|In 1986, the first of four revivals of classic Hannah-Barbera properties with the leads all reduced in age to childhood, The Flintstone Kids revealed to us that Fred, Barney, Wilma and Betty grew up together in Bedrock, Fred's childhood pet was a hatchling named Dino, and the lot of them were frequently bullied by a group of tough children led by the lunch-money-stealing Rocky Ratrock. Presumably inspired by the success of Jim Henson's Muppet Babies (1984), The Flintstone Kids enjoyed modest success on ABC Saturday Mornings for four years and (again, presumably) inspired HB to try the formula again with A Pup Named Scooby Doo (1988-1993), Tom and Jerry Kids (1990-1993), and Yo Yogi! (1991-1992), with obviously variant success.
The cast of characters was certainly larger than the adult version, the adventures more active, and the characterization was much the same (though Wilma was something of a tomboy as a child -- apparently something she grew out of later), though the technological sophistication of Bedrock appeared to have backpedaled in the interim - CD players, cellular phones, and other aspects of '90s tecnology pervaded the Bedrock of Fred(dy) and Wilma's youth, when in their adulthood they listened to records on a victrola and were otherwise technologically equivalent to the 1960s and before. At its core, though,
Another difference between The Flintstone Kids and The Flintstones is the apparent intent of the show. The Flintstones was a family sitcom, and is famous for being the first American cartoon to debut and have a regular spot in prime time on one of the major networks. The Flintstone Kids was debuted and regularly featured in the Saturday morning cartoon block on ABC, and was aimed predominantly at children, even though it featured characters that any parent would be more likely to recognize than his or her children.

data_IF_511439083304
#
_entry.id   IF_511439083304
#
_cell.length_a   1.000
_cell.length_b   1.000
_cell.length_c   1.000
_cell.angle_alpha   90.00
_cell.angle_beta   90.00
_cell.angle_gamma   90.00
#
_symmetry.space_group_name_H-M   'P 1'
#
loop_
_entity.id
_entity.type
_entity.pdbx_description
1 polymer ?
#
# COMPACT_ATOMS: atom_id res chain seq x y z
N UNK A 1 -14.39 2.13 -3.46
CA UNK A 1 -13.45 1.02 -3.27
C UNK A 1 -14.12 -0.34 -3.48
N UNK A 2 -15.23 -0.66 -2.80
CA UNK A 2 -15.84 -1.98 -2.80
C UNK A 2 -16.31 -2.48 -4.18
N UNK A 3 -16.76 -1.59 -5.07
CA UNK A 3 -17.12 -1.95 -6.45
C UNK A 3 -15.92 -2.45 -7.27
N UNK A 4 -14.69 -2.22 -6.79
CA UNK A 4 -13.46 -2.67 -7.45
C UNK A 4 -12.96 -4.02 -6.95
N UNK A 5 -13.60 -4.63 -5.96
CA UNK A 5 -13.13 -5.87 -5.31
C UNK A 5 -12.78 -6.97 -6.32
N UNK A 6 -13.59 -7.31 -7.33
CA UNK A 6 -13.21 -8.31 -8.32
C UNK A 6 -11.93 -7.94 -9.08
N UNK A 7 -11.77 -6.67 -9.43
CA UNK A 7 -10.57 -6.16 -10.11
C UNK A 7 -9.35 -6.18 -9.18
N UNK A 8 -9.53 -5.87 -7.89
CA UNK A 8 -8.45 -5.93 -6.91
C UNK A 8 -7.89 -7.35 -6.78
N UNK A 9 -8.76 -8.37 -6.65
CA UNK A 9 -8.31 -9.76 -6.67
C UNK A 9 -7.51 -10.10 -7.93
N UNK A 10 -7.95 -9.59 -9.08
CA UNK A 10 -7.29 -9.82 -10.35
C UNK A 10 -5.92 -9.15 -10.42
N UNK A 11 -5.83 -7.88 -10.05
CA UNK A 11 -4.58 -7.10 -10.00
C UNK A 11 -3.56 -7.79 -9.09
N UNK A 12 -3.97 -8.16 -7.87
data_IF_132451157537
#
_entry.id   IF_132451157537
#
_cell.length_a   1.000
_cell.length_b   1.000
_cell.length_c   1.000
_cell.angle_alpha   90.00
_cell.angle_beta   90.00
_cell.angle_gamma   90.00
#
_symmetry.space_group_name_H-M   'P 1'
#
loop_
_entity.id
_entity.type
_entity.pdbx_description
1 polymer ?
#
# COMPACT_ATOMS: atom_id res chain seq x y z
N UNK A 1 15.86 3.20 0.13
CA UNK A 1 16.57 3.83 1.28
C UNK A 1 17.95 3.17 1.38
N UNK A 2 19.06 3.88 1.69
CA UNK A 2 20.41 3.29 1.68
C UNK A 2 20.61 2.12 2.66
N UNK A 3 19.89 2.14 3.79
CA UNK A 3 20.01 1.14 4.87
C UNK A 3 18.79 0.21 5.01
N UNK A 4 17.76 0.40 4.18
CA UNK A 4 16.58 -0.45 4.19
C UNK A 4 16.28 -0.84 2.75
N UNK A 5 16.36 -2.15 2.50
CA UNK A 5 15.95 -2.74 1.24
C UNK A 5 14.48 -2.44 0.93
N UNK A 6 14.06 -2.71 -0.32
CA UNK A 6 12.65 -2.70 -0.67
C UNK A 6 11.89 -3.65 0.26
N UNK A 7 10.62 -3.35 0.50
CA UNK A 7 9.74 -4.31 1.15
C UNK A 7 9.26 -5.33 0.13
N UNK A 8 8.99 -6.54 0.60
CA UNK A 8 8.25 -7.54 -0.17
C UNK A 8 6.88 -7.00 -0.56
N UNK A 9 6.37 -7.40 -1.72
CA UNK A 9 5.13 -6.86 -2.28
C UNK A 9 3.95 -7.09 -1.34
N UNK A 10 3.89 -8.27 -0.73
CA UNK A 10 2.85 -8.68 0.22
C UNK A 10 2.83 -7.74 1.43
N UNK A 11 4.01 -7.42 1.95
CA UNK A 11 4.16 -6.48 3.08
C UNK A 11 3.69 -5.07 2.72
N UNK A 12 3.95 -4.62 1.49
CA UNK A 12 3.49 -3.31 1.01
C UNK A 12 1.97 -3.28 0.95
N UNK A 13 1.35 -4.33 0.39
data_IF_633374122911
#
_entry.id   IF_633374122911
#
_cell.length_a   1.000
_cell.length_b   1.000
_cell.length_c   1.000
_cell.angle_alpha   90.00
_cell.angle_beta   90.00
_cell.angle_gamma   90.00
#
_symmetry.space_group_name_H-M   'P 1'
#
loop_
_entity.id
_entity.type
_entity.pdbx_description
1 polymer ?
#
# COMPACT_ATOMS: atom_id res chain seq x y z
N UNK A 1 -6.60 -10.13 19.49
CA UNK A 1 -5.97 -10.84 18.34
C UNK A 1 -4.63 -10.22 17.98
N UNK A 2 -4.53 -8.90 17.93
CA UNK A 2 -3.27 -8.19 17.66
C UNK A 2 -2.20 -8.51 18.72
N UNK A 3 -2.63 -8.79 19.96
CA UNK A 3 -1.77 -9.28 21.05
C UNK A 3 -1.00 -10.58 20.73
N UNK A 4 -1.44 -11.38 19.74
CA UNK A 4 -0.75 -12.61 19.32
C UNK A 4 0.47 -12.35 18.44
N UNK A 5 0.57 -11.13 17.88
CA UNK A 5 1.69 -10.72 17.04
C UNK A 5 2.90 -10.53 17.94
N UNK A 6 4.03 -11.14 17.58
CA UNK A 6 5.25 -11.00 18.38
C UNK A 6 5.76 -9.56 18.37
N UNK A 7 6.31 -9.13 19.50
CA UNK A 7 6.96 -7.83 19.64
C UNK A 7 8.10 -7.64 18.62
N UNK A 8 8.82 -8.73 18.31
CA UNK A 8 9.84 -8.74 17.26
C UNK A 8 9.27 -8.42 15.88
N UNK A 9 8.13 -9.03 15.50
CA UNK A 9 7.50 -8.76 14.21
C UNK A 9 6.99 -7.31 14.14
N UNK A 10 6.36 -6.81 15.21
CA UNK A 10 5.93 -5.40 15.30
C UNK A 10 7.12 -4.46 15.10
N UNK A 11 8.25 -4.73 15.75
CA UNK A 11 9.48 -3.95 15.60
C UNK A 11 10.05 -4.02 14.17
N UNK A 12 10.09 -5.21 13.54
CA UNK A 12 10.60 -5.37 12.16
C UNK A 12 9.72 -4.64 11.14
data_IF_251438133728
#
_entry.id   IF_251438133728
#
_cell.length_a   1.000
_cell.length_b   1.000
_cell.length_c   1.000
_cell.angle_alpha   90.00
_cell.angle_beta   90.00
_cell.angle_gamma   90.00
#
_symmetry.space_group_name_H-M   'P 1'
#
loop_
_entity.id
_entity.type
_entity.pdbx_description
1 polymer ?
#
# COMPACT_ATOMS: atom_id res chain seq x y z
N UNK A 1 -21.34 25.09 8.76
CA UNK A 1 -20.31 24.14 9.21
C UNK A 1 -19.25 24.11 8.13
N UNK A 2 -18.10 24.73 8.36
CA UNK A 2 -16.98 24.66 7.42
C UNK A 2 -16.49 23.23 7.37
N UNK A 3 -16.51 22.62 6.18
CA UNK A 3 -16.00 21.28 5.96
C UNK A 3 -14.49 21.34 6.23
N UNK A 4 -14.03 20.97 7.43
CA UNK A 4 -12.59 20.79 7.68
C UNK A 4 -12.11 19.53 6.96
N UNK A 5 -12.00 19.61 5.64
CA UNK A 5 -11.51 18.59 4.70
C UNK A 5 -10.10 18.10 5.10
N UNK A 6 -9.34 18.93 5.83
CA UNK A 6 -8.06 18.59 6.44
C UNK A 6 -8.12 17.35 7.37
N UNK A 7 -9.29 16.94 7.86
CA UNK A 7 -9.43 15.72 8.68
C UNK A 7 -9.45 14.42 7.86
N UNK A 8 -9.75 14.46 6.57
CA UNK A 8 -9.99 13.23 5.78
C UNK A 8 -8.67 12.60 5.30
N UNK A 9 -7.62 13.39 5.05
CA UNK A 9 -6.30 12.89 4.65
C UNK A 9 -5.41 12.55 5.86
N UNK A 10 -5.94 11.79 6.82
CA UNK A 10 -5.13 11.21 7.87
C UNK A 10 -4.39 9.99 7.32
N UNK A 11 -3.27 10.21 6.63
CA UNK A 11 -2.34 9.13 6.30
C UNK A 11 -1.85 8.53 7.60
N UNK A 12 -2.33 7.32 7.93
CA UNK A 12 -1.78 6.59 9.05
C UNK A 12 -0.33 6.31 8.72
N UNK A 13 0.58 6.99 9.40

One extra thing worth mentioning is the backup feature, Captain Caveman and Son, a revival of one of HB's string of detective cartoons, Captain Caveman and the Teen Angels. Captain Caveman and Son also took place in Bedrock, and featured the adventures of its resident hero, Captain Caveman, as he protected it in an appropriatly inept fashion from crime and destruction with his son, a superhero-in-training, as his sidekick, and not a Teen Angel to be found.
The Flintstone Kids resembled its parent show primarily in names and faces. The type of storytelling, with its narrower target audience of children as opposed to families, is of a somewhat simpler type, though the conventions it uses in said storytelling are of a more modern type; instead of speaking to the family of the 1960s, it speaks to the children of the 1980s. It suffers from the faults of many prequels, chiefly a difficulty telling stories while remaining true to the previously established continuity. The writers chose to go with storytelling over continuity, adding diversity to the cast in the form of Philo, an African-American electronics/computer genius (who, in my weathered and cynical opinion, is a stone-age clone of Oliver from the late, great Bloom County newspaper strip). Sure, Fred and Barney spent nearly every episode engaging in some new harebrained scheme, presumably to make money, but the schemes were always extremely surreal or so stupid that even the adult Fred and Barney would have passed on them. I know, they're supposed to be younger, less experienced versions of Fred and Barney, but Fred and Barney were really stupid adults, and their kid versions weren't a whole lot dumber.